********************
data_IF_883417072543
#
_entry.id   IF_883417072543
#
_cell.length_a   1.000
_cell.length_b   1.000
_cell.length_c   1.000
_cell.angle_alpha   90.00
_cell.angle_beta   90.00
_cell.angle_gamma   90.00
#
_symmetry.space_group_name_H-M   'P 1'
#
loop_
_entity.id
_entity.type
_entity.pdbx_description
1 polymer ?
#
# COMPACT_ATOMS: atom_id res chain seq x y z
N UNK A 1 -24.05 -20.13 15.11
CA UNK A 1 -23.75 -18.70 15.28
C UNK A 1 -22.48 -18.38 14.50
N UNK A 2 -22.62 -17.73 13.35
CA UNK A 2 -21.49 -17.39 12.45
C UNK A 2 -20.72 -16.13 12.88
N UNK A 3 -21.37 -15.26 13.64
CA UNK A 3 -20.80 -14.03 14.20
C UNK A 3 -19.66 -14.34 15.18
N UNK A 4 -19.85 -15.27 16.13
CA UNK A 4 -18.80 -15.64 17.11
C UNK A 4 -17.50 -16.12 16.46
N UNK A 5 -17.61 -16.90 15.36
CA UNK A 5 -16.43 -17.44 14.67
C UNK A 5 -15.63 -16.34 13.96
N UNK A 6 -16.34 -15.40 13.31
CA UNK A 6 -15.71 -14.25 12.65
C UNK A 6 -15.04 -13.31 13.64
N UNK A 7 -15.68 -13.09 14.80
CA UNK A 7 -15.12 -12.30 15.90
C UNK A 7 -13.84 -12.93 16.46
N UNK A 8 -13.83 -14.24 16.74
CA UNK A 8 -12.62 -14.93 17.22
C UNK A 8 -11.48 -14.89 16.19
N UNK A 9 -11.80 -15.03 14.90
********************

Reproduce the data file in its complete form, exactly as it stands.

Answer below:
data_IF_883417072543
#
_entry.id   IF_883417072543
#
_cell.length_a   1.000
_cell.length_b   1.000
_cell.length_c   1.000
_cell.angle_alpha   90.00
_cell.angle_beta   90.00
_cell.angle_gamma   90.00
#
_symmetry.space_group_name_H-M   'P 1'
#
loop_
_entity.id
_entity.type
_entity.pdbx_description
1 polymer ?
#
# COMPACT_ATOMS: atom_id res chain seq x y z
N UNK A 1 -24.05 -20.13 15.11
CA UNK A 1 -23.75 -18.70 15.28
C UNK A 1 -22.48 -18.38 14.50
N UNK A 2 -22.62 -17.73 13.35
CA UNK A 2 -21.49 -17.39 12.45
C UNK A 2 -20.72 -16.13 12.88
N UNK A 3 -21.37 -15.26 13.64
CA UNK A 3 -20.80 -14.03 14.20
C UNK A 3 -19.66 -14.34 15.18
N UNK A 4 -19.85 -15.27 16.13
CA UNK A 4 -18.80 -15.64 17.11
C UNK A 4 -17.50 -16.12 16.46
N UNK A 5 -17.61 -16.90 15.36
CA UNK A 5 -16.43 -17.44 14.67
C UNK A 5 -15.63 -16.34 13.96
N UNK A 6 -16.34 -15.40 13.31
CA UNK A 6 -15.71 -14.25 12.65
C UNK A 6 -15.04 -13.31 13.64
N UNK A 7 -15.68 -13.09 14.80
CA UNK A 7 -15.12 -12.30 15.90
C UNK A 7 -13.84 -12.93 16.46
N UNK A 8 -13.83 -14.24 16.74
CA UNK A 8 -12.62 -14.93 17.22
C UNK A 8 -11.48 -14.89 16.19
N UNK A 9 -11.80 -15.03 14.90